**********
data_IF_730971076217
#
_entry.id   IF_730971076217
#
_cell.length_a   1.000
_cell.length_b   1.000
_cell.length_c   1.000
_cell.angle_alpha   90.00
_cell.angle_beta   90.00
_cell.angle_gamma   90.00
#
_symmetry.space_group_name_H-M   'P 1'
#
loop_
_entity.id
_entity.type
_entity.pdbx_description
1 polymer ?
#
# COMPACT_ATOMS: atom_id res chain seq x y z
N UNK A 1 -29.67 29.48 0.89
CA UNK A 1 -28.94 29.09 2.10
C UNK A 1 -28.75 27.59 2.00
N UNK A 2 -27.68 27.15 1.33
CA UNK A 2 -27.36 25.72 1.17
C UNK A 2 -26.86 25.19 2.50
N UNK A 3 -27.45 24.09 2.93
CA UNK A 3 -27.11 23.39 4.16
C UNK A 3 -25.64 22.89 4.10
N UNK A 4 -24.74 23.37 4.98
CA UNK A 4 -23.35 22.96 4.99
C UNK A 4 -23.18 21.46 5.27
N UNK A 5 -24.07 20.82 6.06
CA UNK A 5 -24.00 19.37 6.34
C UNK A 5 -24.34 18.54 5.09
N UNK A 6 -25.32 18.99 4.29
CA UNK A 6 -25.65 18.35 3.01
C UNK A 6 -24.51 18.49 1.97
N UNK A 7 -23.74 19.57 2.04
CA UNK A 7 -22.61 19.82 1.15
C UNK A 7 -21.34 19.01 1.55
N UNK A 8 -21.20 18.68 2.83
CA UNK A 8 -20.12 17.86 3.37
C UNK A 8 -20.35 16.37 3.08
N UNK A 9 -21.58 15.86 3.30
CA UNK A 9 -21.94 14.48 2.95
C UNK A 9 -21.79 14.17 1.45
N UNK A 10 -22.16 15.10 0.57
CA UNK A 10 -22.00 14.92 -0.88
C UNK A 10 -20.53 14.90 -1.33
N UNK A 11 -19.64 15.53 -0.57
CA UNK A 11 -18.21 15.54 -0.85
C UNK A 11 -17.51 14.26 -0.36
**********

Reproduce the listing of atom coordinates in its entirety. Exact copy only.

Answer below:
data_IF_730971076217
#
_entry.id   IF_730971076217
#
_cell.length_a   1.000
_cell.length_b   1.000
_cell.length_c   1.000
_cell.angle_alpha   90.00
_cell.angle_beta   90.00
_cell.angle_gamma   90.00
#
_symmetry.space_group_name_H-M   'P 1'
#
loop_
_entity.id
_entity.type
_entity.pdbx_description
1 polymer ?
#
# COMPACT_ATOMS: atom_id res chain seq x y z
N UNK A 1 -29.67 29.48 0.89
CA UNK A 1 -28.94 29.09 2.10
C UNK A 1 -28.75 27.59 2.00
N UNK A 2 -27.68 27.15 1.33
CA UNK A 2 -27.36 25.72 1.17
C UNK A 2 -26.86 25.19 2.50
N UNK A 3 -27.45 24.09 2.93
CA UNK A 3 -27.11 23.39 4.16
C UNK A 3 -25.64 22.89 4.10
N UNK A 4 -24.74 23.37 4.98
CA UNK A 4 -23.35 22.96 4.99
C UNK A 4 -23.18 21.46 5.27
N UNK A 5 -24.07 20.82 6.06
CA UNK A 5 -24.00 19.37 6.34
C UNK A 5 -24.34 18.54 5.09
N UNK A 6 -25.32 18.99 4.29
CA UNK A 6 -25.65 18.35 3.01
C UNK A 6 -24.51 18.49 1.97
N UNK A 7 -23.74 19.57 2.04
CA UNK A 7 -22.61 19.82 1.15
C UNK A 7 -21.34 19.01 1.55
N UNK A 8 -21.20 18.68 2.83
CA UNK A 8 -20.12 17.86 3.37
C UNK A 8 -20.35 16.37 3.08
N UNK A 9 -21.58 15.86 3.30
CA UNK A 9 -21.94 14.48 2.95
C UNK A 9 -21.79 14.17 1.45
N UNK A 10 -22.16 15.10 0.57
CA UNK A 10 -22.00 14.92 -0.88
C UNK A 10 -20.53 14.90 -1.33
N UNK A 11 -19.64 15.53 -0.57
CA UNK A 11 -18.21 15.54 -0.85
C UNK A 11 -17.51 14.26 -0.36